These Cool Guys Create Elegant Furniture From Used Chopstick

These Cool Guys Create Elegant Furniture From Used Chopstick

Every single day, we pollute the earth with our waste either it is biodegradable or not. The non-biodegradable one is one of the biggest problems that we have to fight nowadays, while the biodegradable one needs some requirements to be fulfilled to make it safe for the environment.

Yes, even the biodegradable one can become a problem for the environment if it ends up in the landfill. The reason is because even biodegradable waste will not biodegrade as effective as we thought in packed landfill.

It then becomes a problem when we produce a lot of single-use biodegradable waste such as chopsticks. Eh, chopsticks? Yes, the very chopstick we use to eat kung pow chicken and noodles from Chinatown contributes a lot in piling up biodegradable waste.

However, thanks to smart innovation, we might not need to worry much about the future of single use chopstick waste. This person can give us a great inspiration about how to turn chopstick waste into aesthetic furniture. Here is the story.

Millions of Trees

trees night

Do you know how many trees are cut down every single year just to fulfill the demand for disposable chopstick in China? Is it 1,000? 10,000? 100,000? No, the correct answer is more than 20 million trees are cut down every single year.

That’s to fulfill the supply in China alone, while we know that chopstick is used in many other countries no matter it is in Asia or not. Going further with the number, we will find even more outrageous fact about disposable chopstick consumption.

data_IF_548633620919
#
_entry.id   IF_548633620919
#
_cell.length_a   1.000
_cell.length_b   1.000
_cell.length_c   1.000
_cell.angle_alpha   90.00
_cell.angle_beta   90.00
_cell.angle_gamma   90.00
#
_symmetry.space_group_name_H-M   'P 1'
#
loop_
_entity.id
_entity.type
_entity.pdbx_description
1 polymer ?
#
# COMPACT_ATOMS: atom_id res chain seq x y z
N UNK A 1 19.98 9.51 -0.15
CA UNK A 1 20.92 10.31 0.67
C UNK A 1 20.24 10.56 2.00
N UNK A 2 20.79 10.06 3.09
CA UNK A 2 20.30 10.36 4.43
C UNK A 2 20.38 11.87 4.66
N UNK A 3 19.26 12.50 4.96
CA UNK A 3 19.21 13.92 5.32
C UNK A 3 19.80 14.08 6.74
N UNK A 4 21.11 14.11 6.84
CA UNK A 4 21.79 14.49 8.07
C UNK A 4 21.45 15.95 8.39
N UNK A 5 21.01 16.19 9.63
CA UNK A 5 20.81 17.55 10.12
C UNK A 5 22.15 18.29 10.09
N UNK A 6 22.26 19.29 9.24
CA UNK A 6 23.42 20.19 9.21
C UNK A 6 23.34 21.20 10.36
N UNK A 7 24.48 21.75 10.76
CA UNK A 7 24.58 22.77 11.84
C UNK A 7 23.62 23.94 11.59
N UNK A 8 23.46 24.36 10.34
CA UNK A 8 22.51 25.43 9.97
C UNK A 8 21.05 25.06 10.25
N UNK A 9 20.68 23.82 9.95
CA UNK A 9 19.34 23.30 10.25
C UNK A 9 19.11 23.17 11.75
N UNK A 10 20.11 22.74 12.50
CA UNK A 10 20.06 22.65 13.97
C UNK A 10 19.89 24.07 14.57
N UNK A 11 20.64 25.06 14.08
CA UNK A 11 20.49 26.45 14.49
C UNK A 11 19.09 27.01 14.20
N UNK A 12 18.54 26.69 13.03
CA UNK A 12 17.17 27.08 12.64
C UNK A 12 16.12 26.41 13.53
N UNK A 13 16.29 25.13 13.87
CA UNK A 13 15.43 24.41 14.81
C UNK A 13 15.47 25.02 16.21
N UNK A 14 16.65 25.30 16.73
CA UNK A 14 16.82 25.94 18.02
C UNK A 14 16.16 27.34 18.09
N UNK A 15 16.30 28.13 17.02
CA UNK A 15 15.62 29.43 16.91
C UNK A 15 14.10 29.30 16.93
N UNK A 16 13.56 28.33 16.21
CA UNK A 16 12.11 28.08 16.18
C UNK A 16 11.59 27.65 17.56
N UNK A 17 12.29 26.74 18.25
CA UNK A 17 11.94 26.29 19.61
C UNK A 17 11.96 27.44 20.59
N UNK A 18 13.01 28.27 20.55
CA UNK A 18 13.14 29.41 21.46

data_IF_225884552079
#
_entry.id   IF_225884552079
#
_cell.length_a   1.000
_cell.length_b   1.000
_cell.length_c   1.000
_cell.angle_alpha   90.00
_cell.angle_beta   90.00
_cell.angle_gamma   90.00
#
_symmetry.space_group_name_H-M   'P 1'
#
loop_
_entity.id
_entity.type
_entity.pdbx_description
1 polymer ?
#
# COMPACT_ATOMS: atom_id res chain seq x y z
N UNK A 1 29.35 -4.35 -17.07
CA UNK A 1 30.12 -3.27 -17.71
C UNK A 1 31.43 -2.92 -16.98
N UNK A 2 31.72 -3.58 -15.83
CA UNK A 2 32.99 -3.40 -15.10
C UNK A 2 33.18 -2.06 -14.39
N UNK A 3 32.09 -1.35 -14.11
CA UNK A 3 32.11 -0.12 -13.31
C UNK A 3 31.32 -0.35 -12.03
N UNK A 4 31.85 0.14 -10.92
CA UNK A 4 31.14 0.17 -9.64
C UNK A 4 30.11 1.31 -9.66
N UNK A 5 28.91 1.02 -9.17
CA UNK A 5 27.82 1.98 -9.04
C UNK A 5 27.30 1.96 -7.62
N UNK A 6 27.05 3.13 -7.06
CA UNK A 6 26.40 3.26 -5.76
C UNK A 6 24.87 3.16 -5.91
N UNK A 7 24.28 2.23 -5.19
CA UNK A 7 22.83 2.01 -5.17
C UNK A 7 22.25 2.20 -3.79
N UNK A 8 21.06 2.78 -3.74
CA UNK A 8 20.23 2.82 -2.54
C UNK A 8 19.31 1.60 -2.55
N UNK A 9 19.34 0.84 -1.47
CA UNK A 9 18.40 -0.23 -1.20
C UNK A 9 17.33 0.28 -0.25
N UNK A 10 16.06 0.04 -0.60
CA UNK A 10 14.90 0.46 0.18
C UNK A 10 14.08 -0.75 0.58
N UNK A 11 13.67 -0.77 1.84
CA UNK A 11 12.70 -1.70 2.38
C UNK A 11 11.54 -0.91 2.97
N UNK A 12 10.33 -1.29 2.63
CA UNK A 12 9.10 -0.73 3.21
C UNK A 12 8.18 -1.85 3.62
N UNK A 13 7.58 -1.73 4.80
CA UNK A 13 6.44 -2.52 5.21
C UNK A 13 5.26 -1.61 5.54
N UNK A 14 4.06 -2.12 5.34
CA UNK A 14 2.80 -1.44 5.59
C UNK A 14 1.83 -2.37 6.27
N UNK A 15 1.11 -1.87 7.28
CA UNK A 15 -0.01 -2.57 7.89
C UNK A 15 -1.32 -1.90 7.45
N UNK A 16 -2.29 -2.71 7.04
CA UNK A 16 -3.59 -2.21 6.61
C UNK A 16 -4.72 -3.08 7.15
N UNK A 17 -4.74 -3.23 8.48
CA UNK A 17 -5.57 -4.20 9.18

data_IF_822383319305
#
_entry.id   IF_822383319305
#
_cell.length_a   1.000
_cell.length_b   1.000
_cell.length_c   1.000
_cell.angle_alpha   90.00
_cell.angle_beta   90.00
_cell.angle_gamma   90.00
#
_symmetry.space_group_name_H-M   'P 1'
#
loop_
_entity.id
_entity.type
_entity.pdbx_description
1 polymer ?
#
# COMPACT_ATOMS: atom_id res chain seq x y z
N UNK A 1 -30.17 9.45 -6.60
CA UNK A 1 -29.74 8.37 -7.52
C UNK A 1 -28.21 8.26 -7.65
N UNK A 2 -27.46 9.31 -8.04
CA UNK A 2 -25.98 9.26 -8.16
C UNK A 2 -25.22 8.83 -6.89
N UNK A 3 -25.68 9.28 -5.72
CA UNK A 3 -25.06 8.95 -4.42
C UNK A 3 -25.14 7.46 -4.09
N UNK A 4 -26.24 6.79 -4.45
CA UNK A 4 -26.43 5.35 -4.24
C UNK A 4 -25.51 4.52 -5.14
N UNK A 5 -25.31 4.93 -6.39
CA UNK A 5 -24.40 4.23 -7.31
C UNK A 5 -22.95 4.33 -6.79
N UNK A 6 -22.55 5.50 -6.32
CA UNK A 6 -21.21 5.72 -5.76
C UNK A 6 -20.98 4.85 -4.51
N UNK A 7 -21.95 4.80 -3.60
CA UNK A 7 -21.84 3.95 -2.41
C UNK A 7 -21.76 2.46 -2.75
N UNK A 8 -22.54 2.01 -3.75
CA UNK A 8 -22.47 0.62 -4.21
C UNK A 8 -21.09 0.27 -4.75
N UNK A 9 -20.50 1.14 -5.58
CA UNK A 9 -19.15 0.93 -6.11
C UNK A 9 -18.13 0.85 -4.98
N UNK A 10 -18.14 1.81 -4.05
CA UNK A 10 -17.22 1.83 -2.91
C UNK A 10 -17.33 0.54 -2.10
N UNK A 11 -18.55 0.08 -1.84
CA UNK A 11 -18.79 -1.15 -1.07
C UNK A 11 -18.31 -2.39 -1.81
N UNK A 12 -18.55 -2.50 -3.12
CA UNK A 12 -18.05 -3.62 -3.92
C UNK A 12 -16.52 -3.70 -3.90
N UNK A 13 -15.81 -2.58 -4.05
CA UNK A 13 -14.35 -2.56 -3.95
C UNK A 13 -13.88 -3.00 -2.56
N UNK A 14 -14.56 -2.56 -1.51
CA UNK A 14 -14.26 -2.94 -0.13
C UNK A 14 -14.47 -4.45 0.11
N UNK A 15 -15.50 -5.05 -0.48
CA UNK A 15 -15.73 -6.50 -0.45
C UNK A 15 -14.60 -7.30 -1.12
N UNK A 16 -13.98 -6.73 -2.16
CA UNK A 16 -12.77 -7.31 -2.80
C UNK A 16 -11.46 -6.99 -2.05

If we estimate a grown tree can produce at least (at the worst) 4,000 chopsticks and chopsticks are usually used in pairs, it means that people in China throw away 40 billion pairs every single year. This number is higher than the 28,5 billion pairs China’s national forest bureau predicted.

That number will sound worse when we apply it into the land. Approximately, 1.18 million square meters of forest cover needs to be cleared every year to fulfill the demand for disposable chopstick in the country.

Again, that number applies in china alone while we know that disposable chopstick is used widely worldwide. Yes, they are made of trees that can regenerate and the chopsticks are also biodegradable, but should we give up to this condition?

Vancouver Chopstick Problem


Felix Bock was a doctoral student in University of British Columbia, back in 2016. He studied in faculty of forestry there, and in his study, he found out that around 100,000 pairs of chopsticks (around 200,000 sticks) were sent into Vancouver landfill every single day.

Those chopsticks can be found in various places, starting from the tables of fancy restaurants to takeaway boxes that’s been thrown away into the garbage. It means that starting from VVIP people to ordinary peasants in Vancouver use disposable chopsticks.

In this, Bock saw a problem that needed to be fixed. People tend to ignore the chopstick waste because it is both small and biodegradable, without knowing that even that small biodegradable waste cannot break down naturally in the landfill as good as people thought.